Jeffrey J. Douglas

Jeffrey J. Douglas

Attorney at Law

The Politics Of Lust by John Ince is a remarkable contribution to the literature of both politics and sexuality.  It is a primer in understanding the interface between sexuality and power, not merely on the personal level - much has been written on this - but on all societal levels.

It is written in Aristotelean-like form, breaking down the topic into components and subparts.  For instance, he intones that there are four kinds of hierarchy: patriarchy, ethnic hierarchy, religious hierarchy and bureaucracy.  While this is off-putting at first, this uthoritative authorial voice serves its purpose well. The apodictical tone reduces the inflammatory nature of his thesis – sexual phobias define a society and are inherently destructive.

This book will be a wonderful classroom text.  It provides a wealth of material for both group discussion and individual writing assignments.  It will doubtlessly stimulate thoughtful discussion of topics rarely undertaken.  Is there  justification for society's rejection of so many manifestations of human sexuality?

Ince occasionally answers his questions in overly simplified yes and no answers.  On the other hand, so little of sexual restrictiveness and hostility is rationally based.  So often advocates of condemnation justify their positions with smug circular logic. ("Homosexuality is obviously bad because otherwise God would not condemn it"; or worse, "the evil is self-evident").  Such an absence of rational thinking makes it difficult to critique the opposing view with much depth.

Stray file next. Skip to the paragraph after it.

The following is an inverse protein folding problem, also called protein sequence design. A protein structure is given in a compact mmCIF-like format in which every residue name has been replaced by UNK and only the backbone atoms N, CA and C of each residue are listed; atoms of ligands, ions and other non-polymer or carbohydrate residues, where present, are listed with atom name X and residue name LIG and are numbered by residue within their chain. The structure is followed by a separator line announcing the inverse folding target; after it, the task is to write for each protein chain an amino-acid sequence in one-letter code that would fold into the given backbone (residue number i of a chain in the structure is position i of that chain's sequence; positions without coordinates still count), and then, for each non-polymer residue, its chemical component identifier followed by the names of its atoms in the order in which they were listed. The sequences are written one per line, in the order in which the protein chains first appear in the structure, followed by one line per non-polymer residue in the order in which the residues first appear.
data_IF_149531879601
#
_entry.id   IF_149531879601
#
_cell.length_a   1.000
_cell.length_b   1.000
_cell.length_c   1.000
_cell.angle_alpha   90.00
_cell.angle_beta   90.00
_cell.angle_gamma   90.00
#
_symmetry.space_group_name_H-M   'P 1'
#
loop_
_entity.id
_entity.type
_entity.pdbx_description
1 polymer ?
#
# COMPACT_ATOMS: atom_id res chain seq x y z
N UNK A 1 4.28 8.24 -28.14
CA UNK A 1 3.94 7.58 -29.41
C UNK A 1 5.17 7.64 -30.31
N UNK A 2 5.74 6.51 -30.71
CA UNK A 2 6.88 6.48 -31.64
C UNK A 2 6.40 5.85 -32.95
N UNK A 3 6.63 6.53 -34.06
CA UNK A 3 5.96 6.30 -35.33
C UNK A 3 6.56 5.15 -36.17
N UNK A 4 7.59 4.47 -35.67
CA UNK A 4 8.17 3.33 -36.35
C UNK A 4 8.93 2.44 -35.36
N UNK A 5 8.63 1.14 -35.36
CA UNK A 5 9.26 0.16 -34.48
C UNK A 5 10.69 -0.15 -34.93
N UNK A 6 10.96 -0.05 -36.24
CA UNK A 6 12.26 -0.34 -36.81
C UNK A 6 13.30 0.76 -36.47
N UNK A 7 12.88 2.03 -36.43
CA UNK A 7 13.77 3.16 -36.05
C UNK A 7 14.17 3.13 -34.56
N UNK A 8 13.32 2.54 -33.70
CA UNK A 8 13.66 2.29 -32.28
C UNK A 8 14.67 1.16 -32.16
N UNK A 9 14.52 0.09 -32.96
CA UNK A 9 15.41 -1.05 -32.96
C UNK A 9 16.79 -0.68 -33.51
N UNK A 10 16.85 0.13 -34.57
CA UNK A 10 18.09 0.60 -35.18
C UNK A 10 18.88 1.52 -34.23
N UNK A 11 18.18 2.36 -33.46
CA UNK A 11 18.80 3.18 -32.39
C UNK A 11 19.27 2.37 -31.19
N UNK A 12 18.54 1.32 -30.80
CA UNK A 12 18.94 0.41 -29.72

In any case, Ince's political analysis is consistently thought provoking and original. He examines how various institutions benefit from their support of sexual restrictiveness.  For example, Ince points out that despite the apparent disadvantage of advocating positions to which the flock does not adhere, the Catholic Church's medieval sexual restrictiveness has an enormous payoff.  As long as the Church  maintains a monopoly of forgiveness through the confessional booth, it is ideal to have common ideation such as sexual thoughts be transformed into sin.  If even feeling lustful towards one's wife is adultery (Ince quoting Pope John Paul II), the Church is guaranteed lots of repeat business.

Analysis of the underpinnings of sexual mores is rare, and thoughtful analysis of the consequences of these restrictions is rarer still.  John Ince's The Politics of Lust is one of the most provocative intellectual works, not only in the field of sexuality, but available today.

Jeffrey J. Douglas
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